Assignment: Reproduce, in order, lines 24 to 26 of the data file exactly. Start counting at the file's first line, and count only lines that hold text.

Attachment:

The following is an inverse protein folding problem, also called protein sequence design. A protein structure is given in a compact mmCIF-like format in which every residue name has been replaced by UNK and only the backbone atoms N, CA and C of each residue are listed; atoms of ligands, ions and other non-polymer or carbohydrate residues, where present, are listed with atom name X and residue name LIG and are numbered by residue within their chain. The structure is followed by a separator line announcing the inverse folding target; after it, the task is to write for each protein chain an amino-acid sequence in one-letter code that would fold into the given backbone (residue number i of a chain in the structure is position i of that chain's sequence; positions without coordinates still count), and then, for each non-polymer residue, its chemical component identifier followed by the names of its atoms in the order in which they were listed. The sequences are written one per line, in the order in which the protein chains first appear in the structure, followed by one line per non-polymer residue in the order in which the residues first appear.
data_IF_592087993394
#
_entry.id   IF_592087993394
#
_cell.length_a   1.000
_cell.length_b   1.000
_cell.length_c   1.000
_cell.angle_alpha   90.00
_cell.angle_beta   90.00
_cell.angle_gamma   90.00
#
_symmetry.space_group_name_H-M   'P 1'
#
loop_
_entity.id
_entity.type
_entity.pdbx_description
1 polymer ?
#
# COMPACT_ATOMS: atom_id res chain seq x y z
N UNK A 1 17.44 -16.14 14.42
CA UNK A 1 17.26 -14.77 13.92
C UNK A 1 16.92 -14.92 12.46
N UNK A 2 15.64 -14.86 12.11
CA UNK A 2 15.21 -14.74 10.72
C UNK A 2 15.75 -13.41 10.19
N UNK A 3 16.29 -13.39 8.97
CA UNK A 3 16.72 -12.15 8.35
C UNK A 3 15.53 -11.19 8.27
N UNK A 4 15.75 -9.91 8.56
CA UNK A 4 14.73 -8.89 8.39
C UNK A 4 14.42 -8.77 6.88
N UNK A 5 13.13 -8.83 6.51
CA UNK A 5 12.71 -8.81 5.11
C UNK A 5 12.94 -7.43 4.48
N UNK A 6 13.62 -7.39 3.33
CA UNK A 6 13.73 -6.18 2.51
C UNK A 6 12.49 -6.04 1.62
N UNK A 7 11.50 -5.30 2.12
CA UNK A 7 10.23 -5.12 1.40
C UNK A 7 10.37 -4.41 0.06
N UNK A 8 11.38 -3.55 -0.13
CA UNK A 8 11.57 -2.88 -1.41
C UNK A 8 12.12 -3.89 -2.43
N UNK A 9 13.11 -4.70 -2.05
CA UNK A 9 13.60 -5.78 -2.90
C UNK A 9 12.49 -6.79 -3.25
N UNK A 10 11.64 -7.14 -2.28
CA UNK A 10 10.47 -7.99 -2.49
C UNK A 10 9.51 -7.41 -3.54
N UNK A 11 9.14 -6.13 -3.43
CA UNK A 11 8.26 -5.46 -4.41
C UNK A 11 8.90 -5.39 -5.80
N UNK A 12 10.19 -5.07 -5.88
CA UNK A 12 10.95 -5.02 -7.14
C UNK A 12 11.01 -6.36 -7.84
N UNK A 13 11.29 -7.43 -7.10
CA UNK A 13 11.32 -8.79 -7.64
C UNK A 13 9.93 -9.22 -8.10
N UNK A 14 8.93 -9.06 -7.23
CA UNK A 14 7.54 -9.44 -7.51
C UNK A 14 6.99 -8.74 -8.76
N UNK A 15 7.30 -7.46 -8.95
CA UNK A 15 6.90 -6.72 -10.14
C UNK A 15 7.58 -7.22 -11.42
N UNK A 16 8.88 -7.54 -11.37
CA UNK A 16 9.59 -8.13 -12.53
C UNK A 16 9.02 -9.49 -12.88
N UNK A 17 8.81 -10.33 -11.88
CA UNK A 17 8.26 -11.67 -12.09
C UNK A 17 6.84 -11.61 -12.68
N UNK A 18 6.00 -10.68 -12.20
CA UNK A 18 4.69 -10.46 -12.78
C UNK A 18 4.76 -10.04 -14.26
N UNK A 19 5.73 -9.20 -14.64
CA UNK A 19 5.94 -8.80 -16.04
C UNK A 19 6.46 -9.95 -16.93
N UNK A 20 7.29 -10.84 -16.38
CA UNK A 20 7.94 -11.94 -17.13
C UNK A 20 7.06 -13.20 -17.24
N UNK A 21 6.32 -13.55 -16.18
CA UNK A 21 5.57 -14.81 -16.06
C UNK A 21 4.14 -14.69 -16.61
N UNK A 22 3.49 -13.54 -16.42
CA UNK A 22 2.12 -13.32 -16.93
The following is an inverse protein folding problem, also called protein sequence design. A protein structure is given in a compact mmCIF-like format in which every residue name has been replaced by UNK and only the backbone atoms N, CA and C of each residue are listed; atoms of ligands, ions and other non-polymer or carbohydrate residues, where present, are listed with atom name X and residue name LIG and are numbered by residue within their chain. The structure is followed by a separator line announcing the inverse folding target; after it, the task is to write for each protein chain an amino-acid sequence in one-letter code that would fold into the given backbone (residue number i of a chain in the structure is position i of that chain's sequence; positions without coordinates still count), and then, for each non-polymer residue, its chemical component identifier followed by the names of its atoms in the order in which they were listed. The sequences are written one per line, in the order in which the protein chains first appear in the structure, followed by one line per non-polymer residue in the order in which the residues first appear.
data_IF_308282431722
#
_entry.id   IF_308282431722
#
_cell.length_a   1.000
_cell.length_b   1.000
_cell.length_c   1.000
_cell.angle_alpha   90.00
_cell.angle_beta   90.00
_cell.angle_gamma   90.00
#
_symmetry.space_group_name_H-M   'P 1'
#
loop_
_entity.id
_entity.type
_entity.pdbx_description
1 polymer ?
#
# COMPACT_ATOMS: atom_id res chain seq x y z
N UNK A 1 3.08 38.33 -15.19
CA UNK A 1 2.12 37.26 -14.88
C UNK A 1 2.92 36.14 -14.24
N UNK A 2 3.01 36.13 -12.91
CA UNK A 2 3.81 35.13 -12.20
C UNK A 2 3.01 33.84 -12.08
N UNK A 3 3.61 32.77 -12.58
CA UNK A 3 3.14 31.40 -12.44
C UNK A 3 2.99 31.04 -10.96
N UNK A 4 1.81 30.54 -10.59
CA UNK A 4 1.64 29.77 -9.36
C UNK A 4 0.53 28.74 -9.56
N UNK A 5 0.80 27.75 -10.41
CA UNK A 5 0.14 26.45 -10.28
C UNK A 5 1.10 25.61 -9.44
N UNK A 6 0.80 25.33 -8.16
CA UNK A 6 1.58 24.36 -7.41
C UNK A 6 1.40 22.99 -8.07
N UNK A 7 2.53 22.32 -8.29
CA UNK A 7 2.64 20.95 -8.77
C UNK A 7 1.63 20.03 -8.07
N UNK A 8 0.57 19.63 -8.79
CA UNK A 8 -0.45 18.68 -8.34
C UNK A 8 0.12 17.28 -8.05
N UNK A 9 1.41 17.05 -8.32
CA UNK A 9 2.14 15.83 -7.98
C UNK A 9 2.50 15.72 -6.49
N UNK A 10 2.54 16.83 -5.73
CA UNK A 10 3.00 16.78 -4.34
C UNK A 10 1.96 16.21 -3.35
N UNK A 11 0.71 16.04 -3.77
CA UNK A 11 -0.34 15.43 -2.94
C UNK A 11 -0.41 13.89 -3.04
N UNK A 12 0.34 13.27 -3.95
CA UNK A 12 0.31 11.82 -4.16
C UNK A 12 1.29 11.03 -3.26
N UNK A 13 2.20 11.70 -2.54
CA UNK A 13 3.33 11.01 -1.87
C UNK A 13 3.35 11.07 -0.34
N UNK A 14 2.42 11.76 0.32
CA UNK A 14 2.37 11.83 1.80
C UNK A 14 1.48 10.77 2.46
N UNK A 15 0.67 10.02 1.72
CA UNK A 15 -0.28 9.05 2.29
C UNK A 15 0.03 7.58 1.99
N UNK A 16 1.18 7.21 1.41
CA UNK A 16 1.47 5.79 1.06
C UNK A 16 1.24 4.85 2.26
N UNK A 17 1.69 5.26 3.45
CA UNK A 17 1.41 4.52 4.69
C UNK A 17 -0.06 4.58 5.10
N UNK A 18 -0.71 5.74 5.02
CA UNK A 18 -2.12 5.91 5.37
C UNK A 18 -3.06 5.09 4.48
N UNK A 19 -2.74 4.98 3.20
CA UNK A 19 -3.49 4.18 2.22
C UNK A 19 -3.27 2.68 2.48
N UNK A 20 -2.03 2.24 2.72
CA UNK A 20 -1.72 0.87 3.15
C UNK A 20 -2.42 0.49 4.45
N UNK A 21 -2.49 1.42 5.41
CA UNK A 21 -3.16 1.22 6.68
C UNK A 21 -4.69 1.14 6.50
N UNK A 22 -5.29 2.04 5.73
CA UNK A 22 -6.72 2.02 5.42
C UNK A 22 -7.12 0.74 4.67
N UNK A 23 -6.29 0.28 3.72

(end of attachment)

C UNK A 1 16.92 -14.92 12.46
N UNK A 2 15.64 -14.86 12.11
CA UNK A 2 15.21 -14.74 10.72